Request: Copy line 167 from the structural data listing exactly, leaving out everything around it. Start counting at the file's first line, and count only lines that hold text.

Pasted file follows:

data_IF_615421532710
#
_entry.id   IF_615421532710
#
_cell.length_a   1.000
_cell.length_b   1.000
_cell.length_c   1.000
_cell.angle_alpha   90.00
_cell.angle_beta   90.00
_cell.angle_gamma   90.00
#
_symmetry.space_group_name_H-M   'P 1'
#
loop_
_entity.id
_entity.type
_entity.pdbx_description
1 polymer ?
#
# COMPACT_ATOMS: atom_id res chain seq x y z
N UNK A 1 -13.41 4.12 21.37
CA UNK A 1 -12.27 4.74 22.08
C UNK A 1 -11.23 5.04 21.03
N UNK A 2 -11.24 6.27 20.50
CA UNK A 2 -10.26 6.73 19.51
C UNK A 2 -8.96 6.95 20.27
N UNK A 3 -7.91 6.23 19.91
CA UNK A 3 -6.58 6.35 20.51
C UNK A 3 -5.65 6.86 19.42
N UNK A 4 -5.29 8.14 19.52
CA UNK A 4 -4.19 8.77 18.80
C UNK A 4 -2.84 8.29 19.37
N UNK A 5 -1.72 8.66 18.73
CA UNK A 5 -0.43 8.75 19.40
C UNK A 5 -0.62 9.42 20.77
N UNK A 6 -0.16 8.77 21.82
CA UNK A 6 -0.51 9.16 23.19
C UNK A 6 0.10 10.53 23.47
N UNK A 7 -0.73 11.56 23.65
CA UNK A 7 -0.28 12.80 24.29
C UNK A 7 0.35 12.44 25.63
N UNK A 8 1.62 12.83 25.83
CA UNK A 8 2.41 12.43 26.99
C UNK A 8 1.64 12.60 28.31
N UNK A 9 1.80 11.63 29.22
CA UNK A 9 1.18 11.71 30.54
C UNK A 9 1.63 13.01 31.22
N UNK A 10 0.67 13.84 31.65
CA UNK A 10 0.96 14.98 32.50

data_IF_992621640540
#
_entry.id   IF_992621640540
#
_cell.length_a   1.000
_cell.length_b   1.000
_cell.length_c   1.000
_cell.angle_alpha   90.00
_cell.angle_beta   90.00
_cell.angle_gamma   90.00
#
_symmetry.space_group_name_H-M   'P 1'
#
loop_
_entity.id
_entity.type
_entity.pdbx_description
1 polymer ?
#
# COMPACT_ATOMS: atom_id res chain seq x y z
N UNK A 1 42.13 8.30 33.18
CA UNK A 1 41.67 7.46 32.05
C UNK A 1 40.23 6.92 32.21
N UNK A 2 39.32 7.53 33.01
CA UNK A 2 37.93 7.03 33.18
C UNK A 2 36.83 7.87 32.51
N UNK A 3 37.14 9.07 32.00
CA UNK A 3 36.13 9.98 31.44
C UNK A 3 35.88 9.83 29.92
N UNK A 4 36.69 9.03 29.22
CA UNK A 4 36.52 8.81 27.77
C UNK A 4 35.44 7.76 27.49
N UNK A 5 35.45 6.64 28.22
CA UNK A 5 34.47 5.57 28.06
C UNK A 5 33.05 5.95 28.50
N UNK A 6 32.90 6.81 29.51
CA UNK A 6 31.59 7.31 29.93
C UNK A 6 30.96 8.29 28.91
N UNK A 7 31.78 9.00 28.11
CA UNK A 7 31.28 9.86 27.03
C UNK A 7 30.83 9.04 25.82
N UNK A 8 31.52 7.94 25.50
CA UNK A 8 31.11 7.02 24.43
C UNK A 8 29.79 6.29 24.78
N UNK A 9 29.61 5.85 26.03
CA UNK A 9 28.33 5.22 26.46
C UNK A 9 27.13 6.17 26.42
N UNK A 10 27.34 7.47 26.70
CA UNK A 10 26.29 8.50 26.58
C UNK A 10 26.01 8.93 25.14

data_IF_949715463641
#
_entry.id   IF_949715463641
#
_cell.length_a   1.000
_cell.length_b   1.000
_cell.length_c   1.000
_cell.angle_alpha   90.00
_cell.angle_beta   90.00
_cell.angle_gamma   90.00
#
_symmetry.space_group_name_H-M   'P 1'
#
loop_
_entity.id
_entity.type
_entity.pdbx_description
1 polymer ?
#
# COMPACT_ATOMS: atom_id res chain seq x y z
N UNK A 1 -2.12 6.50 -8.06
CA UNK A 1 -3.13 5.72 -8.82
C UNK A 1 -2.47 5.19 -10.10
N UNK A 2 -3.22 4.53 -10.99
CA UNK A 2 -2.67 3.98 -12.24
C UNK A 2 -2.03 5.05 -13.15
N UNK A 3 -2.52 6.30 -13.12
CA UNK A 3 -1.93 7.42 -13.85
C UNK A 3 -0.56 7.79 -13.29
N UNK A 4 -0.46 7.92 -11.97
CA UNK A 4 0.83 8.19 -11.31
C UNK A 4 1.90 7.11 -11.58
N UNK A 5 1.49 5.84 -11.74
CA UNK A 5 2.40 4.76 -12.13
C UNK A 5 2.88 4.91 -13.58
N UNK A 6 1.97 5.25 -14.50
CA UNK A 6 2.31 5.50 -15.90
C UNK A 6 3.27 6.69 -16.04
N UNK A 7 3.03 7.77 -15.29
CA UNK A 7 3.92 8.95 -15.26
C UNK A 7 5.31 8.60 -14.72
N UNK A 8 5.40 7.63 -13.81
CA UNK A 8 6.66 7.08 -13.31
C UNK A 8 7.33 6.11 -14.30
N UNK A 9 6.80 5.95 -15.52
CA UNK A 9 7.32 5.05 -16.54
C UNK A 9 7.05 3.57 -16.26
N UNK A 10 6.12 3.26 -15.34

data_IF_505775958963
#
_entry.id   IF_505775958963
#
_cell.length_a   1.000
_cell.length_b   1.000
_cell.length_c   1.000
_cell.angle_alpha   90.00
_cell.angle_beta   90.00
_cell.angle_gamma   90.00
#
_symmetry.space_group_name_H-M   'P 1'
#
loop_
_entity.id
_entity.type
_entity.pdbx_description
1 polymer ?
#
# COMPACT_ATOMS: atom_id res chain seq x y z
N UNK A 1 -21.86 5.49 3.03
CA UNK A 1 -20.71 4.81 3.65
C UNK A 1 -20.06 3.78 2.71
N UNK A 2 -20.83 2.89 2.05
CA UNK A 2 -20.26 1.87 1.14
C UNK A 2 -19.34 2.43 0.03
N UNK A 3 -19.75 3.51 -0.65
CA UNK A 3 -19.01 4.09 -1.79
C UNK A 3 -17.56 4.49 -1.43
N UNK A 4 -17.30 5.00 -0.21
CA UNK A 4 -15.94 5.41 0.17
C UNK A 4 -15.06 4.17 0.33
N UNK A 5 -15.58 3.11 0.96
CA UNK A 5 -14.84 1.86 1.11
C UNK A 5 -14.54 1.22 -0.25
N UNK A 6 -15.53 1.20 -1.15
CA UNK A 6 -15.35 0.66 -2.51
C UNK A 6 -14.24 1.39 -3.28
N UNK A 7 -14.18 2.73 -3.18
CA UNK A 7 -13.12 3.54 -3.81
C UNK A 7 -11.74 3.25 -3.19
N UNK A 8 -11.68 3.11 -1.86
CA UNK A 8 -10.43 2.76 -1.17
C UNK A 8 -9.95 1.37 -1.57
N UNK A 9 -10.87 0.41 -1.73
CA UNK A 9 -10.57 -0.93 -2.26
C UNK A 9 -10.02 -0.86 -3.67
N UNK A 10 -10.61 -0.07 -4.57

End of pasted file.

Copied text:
# COMPACT_ATOMS: atom_id res chain seq x y z